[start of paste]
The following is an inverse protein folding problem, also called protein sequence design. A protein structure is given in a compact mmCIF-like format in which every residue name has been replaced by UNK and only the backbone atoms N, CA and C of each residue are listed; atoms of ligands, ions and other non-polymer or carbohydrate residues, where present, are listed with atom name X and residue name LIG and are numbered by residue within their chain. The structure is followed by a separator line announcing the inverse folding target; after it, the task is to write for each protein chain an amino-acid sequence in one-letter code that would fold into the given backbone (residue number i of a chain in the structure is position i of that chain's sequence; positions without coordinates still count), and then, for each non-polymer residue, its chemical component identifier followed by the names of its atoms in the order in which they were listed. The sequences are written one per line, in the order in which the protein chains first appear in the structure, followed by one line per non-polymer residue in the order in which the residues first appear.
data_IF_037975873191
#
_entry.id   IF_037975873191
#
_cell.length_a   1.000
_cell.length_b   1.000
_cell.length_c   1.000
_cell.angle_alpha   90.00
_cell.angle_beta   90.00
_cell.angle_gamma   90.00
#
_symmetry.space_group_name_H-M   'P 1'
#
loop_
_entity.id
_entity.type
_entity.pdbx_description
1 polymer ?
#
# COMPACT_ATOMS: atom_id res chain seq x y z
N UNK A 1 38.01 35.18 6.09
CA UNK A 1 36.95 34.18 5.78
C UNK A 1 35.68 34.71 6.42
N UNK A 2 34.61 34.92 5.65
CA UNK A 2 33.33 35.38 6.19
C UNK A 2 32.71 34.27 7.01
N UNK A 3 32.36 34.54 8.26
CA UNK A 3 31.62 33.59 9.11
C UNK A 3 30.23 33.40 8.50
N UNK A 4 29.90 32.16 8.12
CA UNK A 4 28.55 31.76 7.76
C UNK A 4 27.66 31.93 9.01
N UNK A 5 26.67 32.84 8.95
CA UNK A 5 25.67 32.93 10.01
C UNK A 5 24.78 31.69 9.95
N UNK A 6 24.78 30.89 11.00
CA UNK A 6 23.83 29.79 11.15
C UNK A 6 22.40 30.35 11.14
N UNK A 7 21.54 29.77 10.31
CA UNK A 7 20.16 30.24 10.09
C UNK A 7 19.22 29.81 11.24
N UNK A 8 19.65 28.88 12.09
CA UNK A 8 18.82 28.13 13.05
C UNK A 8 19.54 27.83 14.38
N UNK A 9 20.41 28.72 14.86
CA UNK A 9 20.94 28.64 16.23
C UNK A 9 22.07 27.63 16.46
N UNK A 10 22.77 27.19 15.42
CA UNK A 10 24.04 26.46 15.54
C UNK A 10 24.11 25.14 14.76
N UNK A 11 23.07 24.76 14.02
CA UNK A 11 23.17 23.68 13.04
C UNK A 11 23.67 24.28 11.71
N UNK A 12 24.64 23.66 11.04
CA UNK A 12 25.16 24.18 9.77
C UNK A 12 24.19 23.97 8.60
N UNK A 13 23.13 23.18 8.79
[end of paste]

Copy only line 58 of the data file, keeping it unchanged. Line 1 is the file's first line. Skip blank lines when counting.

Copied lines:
N UNK A 13 23.13 23.18 8.79